“When a potter makes jars out of clay, doesn’t he have a right to use the same lump of clay to make one jar for decoration and another to throw garbage into?  God has every right to exercise his judgment and his power, but he also has the right to be very patient with those who are the objects of his judgment and are fit only for destruction.  He also has the right to pour out the riches of his glory upon those he prepared to be the objects of his mercy.”

So in this we see God’s elect, the objects of His mercy, are also known as His children.  We see this in various Biblical characters and various scriptures (Romans 9:13, Jeremiah 1:5, Galatians 1:15).

But, this means that there is a group of non-elect.  These are the objects of His judgment.  People whom He has not eternally known are those whom He has allowed to have their own will.  When one becomes a Christian, we surrender our will to His.  God does not predestinate hell on someone.  He does not make them perform evil actions.  People choose evil by living in their own sinful lives.

The elect receive God’s grace and mercy.  Election is only for the righteous.  God does not elect someone to eternal damnation.  Those whom God does not know live out their lives following their own will.  We as humans do not know those who are the elect until they profess belief in Christ.  Only believers are the elect.

I pray this makes you uncomfortable.  I pray this has you thinking of your eternal destiny.  I pray that you begin looking at your own relationship with Christ and whether or not you really KNOW Him.  Please search your hearts.  Search your souls.  John 3:16 is still alive and well today!!  Trust Him alone!  Give Him complete control of your life.  Repent of your sins and turn to Christ.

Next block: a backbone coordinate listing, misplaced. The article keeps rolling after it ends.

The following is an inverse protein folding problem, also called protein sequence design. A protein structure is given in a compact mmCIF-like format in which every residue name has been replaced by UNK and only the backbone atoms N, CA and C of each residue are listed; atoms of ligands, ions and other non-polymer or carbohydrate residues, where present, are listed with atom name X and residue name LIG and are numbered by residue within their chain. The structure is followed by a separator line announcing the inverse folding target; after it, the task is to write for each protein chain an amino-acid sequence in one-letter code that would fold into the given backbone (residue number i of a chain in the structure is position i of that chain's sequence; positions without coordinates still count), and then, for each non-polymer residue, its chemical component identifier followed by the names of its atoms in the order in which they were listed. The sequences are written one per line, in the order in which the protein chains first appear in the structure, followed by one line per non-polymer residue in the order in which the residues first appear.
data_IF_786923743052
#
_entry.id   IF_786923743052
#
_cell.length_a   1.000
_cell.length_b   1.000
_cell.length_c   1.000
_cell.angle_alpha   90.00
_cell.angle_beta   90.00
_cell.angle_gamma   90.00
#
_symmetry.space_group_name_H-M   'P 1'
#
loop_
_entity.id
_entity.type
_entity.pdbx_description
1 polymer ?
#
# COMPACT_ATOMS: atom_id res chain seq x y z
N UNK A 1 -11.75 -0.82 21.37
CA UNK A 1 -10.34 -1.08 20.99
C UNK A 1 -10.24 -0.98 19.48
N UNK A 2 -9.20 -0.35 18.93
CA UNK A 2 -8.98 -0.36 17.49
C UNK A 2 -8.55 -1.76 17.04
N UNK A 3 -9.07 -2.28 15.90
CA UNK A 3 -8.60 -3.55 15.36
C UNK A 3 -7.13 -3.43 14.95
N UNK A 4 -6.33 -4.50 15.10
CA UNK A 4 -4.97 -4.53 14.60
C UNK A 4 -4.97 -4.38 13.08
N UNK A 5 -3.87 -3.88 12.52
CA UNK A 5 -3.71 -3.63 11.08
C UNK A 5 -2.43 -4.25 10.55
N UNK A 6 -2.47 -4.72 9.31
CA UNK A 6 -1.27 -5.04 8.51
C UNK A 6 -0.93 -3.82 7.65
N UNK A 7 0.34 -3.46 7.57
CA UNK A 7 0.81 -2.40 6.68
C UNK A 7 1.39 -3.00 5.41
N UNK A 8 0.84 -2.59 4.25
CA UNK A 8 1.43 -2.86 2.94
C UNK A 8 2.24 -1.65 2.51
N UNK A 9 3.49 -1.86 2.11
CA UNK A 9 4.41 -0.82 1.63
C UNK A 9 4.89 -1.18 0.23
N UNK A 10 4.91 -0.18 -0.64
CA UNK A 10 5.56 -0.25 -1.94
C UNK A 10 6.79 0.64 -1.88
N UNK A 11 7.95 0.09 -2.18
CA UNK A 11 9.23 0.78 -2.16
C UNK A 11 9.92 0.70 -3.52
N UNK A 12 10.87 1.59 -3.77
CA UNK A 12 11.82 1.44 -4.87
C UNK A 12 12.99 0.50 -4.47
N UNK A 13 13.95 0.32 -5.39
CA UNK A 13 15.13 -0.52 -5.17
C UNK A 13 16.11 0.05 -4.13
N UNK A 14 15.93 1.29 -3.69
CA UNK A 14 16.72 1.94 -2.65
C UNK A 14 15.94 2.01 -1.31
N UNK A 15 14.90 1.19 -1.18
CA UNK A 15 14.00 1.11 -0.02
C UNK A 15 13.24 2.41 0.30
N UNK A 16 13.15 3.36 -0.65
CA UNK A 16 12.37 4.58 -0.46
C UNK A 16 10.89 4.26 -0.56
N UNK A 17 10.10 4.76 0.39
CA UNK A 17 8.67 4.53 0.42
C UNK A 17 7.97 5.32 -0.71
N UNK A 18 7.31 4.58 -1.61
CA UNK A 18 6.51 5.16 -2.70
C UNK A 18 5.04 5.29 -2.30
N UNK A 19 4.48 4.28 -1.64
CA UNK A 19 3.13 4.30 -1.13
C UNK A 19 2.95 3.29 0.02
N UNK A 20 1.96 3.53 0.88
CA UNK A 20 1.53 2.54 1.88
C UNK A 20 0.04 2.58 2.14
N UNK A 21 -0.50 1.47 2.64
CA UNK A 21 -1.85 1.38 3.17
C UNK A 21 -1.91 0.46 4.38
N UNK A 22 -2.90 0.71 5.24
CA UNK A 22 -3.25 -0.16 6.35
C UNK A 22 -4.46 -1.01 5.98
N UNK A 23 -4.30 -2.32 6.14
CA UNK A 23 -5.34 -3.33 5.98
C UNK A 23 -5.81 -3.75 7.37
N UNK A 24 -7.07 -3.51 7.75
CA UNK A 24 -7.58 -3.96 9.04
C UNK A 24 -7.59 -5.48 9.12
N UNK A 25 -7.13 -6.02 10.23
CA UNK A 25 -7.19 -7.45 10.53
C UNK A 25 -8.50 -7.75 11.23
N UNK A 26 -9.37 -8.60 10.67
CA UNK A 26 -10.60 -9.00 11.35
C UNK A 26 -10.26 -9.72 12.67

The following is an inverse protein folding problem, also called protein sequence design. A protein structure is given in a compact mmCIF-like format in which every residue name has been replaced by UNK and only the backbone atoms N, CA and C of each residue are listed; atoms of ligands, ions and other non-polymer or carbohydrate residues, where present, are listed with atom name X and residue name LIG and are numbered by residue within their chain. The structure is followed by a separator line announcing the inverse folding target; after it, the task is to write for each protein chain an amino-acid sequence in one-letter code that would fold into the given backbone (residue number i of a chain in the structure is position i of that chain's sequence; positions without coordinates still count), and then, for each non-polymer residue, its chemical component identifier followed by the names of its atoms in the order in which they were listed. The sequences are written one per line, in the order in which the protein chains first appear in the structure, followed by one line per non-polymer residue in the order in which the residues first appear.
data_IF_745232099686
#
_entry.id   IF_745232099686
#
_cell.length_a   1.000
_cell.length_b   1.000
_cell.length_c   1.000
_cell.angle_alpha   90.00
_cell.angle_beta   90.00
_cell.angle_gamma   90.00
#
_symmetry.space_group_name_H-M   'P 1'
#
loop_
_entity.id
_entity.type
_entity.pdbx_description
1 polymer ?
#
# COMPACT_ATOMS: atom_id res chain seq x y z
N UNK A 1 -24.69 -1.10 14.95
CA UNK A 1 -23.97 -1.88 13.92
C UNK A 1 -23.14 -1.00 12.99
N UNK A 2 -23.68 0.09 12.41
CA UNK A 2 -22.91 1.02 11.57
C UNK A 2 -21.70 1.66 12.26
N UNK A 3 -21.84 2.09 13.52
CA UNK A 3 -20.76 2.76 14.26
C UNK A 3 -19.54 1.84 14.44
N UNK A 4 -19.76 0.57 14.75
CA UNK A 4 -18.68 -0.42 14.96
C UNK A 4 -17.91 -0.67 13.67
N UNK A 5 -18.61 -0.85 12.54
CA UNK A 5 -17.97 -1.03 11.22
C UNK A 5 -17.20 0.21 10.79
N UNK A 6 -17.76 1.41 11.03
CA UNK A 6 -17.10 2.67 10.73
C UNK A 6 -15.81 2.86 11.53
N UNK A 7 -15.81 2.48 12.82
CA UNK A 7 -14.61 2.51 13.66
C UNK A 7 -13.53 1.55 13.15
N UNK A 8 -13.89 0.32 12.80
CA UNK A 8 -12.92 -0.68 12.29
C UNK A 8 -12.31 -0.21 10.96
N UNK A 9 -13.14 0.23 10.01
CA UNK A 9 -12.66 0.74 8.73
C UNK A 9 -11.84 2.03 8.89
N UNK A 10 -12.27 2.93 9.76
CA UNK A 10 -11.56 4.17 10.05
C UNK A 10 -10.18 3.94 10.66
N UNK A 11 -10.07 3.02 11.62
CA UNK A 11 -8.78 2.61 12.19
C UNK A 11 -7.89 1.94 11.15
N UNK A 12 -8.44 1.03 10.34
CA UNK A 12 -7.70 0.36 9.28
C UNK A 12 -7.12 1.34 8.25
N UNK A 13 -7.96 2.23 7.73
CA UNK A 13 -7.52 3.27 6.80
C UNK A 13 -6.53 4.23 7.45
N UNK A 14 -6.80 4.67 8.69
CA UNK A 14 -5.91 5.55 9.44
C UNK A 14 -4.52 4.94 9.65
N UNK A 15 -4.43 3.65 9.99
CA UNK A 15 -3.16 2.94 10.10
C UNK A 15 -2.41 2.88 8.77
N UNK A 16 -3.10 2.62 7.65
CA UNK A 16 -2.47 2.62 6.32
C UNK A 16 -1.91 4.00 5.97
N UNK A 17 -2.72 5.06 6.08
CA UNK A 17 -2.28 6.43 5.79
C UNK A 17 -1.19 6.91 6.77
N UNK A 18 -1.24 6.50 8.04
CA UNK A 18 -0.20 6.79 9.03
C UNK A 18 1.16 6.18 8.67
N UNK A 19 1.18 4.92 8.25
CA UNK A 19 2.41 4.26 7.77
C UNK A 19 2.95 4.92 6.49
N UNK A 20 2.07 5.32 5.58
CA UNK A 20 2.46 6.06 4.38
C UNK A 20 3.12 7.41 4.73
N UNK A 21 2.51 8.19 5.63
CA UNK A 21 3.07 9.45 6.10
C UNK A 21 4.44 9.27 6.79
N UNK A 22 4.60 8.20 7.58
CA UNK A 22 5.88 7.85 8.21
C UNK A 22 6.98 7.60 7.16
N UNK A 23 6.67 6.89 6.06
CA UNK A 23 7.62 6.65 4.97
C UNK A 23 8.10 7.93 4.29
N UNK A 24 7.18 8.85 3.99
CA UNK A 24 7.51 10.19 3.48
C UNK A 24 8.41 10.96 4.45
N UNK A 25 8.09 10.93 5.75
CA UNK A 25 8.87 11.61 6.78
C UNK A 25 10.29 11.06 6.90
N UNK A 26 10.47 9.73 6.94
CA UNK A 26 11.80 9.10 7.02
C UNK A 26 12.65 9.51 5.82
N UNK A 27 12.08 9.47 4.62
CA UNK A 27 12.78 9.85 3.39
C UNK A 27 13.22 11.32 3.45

Next, do a gut check.  Are you living in a sinful state that you simply refuse to repent of?  It may mean that you are not of the chosen, not a child of God, not of the elect.  1 John 3:9 tells us that those who are children of God will not continue to live in their sin.  Follow the conviction and guidance of the Holy Spirit.

I understand this was not an easy topic.  I understand that you are probably questioning what you may believe.  It is my hope that if you didn’t know Christ before reading this, that you choose to give your life over to Him today.  And if you have been living in perpetual sin that you choose to repent of it and give your life captured to God.

This life is short.  A mere 70 +/- years.  Eternity is, well, eternity.  And you can choose heaven or you can choose hell.  But I pray that all my readers, all my friends, all my brothers and sisters in Christ will meet up in heaven to worship the One true Savior, Jesus Christ, on that final day.

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4 thoughts on “Predestination 2…I need some ibuprofen after this.

  1. Pingback: What Christmas Really Means….UPDATE « boyradd

  2. Pingback: Who Am I? | boyradd

  3. Pingback: The End of an Era | boyradd

  4. Pingback: A Year to Remember | boyradd